Soldier May Testify Against Comrades in Afghan Killings, Lawyer Says

By WILLIAM YARDLEY
Published: February 11, 2011

SEATTLE – The cases against four of the Army soldiers accused of killing three unarmed Afghan civilians for sport last year could hinge on a fifth soldier whose lawyer said he was prepared to plead guilty to the crimes and testify against the others.

U.S. Army, via Associated Press

Specialist Jeremy N. Morlock has signed a confession. The fifth soldier, Specialist Jeremy N. Morlock, 22, who is accused in all three deaths, has signed a detailed confession as part of his effort to avoid a life sentence. Specialist Morlock, who is scheduled to face a court-martial on March 3, is seeking a sentence of 24 years.

The lawyer, Geoffrey Nathan, said prosecutors had agreed to the deal, though Army officials said Friday that they would not comment on the matter. A military judge would have to approve any plea deal and could alter any sentence in it.

A copy of the so-called stipulation of fact accompanying the plea offer and obtained by The New York Times is signed by Specialist Morlock and an Army defense lawyer but not by an Army prosecutor. The Washington Post has previously reported that a plea agreement is in place. Specialist Morlock and Staff Sgt. Calvin R. Gibbs are the only two soldiers who have been accused in all three killings, which took place in January, February and May of last year. In the stipulation of fact, Specialist Morlock repeated his assertions that Sergeant Gibbs was the ringleader. All five soldiers, members of a Stryker Brigade from Joint Base Lewis-McChord in Washington State who were based near Kandahar, Afghanistan, are accused of faking combat situations to justify killing Afghans with grenades and guns.

“During the entire incident, the Accused knew that the Afghan was unarmed and no threat to himself or any of his fellow Soldiers,” the stipulation says, referring to the killing in May. “There was no lawful justification or excuse for the killing or any of the actions taken by the Accused during the shooting of the Afghan male.”

Specialist Morlock, who is from Wasilla, Alaska, has previously implicated himself and other soldiers in the killings, including in video statements that were broadcast on television last fall. His lawyers had sought to discredit those statements, saying that Specialist Morlock was under the influence of prescription medications and not mentally competent at the time.

“He knows what he’s up against,” Mr. Nathan, a civilian lawyer, said in explaining why his client is now pursuing the plea deal. “We have fully educated him as to his risk factors.”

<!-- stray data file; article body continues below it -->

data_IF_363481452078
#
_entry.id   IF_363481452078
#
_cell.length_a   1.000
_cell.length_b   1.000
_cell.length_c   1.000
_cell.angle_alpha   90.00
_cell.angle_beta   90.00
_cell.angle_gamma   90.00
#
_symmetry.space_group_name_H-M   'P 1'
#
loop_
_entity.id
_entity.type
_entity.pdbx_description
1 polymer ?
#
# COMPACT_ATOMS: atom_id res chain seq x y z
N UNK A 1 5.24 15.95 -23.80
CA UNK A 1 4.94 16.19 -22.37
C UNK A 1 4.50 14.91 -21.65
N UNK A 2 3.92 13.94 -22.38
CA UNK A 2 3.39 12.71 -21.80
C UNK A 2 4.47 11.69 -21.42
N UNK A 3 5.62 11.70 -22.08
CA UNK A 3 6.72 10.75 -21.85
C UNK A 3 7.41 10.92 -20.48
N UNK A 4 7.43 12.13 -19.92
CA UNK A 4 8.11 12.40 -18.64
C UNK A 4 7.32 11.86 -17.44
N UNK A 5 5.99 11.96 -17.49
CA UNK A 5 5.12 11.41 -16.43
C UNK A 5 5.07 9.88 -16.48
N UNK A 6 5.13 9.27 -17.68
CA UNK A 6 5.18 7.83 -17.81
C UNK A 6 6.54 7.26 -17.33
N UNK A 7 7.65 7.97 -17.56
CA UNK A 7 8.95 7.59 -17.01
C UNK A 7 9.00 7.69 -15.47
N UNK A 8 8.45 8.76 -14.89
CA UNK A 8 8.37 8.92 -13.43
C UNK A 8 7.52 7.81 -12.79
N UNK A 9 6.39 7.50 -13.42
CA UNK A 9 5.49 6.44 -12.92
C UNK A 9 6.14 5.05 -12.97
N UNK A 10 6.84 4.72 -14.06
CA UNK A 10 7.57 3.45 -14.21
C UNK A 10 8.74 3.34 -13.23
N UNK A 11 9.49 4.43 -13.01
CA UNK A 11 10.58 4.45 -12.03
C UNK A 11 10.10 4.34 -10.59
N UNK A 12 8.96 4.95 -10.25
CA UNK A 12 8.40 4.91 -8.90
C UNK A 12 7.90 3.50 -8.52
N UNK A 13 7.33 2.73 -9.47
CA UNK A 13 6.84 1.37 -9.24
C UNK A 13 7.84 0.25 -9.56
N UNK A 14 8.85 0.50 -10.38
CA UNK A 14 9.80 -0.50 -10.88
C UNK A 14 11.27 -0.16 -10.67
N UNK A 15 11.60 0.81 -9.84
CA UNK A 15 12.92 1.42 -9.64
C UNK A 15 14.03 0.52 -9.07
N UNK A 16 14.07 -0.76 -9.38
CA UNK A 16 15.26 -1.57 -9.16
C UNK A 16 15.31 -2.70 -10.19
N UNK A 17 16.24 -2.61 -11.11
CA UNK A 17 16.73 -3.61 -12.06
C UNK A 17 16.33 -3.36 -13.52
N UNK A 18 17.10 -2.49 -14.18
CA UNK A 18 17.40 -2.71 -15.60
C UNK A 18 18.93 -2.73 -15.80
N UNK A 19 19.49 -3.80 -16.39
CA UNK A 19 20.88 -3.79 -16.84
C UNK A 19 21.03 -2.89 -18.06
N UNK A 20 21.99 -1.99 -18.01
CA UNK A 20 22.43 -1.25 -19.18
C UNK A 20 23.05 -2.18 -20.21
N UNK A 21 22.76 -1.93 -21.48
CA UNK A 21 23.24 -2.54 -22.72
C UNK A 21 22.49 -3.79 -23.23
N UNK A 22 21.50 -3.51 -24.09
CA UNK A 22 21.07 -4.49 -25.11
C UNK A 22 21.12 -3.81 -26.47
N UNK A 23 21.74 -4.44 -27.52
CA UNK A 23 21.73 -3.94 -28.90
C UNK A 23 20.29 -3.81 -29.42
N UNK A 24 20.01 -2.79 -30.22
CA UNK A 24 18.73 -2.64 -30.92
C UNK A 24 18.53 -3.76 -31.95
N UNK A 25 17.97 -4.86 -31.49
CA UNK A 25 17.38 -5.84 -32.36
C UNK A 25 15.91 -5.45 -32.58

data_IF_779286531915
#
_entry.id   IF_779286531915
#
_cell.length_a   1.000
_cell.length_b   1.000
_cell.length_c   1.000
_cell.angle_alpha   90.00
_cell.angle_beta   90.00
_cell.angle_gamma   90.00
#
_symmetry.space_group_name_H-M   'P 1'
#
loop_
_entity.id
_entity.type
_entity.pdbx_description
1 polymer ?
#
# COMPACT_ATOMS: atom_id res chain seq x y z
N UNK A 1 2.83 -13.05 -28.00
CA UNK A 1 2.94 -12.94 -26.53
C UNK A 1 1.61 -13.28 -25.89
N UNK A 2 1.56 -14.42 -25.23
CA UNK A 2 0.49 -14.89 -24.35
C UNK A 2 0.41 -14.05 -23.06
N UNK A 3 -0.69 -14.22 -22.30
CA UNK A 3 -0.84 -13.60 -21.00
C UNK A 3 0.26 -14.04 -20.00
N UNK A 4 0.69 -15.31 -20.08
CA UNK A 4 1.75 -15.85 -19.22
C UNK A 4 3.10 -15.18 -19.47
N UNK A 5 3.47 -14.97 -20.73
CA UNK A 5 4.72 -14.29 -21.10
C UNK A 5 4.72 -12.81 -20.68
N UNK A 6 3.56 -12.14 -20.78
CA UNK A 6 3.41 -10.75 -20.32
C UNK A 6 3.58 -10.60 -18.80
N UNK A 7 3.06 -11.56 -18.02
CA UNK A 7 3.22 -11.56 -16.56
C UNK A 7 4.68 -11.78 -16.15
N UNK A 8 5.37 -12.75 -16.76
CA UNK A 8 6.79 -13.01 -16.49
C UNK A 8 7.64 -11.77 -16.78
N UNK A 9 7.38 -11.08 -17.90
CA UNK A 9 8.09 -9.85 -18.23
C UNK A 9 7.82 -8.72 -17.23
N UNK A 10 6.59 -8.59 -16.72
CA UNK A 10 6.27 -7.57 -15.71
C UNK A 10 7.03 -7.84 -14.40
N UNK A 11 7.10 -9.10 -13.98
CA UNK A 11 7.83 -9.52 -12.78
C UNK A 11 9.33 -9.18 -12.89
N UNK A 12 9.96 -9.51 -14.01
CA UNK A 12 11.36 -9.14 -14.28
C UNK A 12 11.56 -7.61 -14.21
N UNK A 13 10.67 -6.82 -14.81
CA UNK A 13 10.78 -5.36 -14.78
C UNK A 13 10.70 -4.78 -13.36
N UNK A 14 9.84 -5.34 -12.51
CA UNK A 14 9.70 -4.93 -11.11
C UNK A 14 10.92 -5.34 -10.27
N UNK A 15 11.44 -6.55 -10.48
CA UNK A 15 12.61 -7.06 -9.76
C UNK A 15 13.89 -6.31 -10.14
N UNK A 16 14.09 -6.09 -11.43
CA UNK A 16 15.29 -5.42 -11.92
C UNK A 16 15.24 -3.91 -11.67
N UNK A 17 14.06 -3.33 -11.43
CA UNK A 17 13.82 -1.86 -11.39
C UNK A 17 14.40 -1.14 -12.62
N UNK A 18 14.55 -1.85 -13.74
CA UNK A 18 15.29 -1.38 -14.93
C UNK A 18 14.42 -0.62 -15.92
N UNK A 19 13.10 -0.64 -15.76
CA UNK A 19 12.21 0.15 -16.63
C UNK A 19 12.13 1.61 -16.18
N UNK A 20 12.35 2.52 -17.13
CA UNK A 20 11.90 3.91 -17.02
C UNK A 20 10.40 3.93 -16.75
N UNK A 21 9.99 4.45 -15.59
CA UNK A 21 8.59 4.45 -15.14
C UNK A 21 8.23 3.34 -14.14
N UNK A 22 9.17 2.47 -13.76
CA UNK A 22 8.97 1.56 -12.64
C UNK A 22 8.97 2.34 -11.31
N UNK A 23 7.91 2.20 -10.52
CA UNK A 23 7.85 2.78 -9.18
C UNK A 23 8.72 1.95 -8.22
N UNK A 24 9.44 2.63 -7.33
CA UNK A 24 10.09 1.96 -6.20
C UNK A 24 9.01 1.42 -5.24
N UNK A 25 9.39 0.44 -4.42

All five of the soldiers have been referred for court-martial. Two of them, Specialist Michael Wagnon and Pfc. Andrew Holmes, were referred only recently, around the time that Specialist Morlock’s stipulation was drafted on Jan. 28.

Last year, Specialist Morlock initially did not implicate Specialist Wagnon in the killings, but later said he had been involved in the February shooting. According to Specialist Morlock’s signed stipulation, when Sergeant Gibbs asked him to participate, Specialist Wagnon responded, “This isn’t my first rodeo; I’m in.”

Colby Vokey, a civilian lawyer for Specialist Wagnon, said his client is innocent. “In order to get a deal,” he said. “Morlock is compelled to offer testimony against others, including Wagnon.”

“We are definitely going to trial,” he added. “Michael Wagnon has not had anything to do with any kind of planned killing of any person whatsoever.”

Lawyers for the other defendants also said they expected their cases to go to trial. A lawyer for Specialist Adam C. Winfield, who is accused in the May killing, said that his client had pursued a plea deal but had been unable to come to terms with Army prosecutors.

Lawyers in the case say two photographs show Specialist Morlock and Specialist Holmes holding up the heads of dead Afghans as their bodies lie on the ground. But they dispute how effective the photographs would be as evidence. Physical evidence in the case is limited, with investigators admitting they did not do detailed crime scene investigations out of concern that Afghan villagers would become angry if they learned the killings were suspicious.

“Their own mouths convicted them, their own statements,” Mr. Nathan said. “Other than that, there’s no evidence. There are no bodies.”

A version of this article appeared in print on February 12, 2011, on page A11 of the New York edition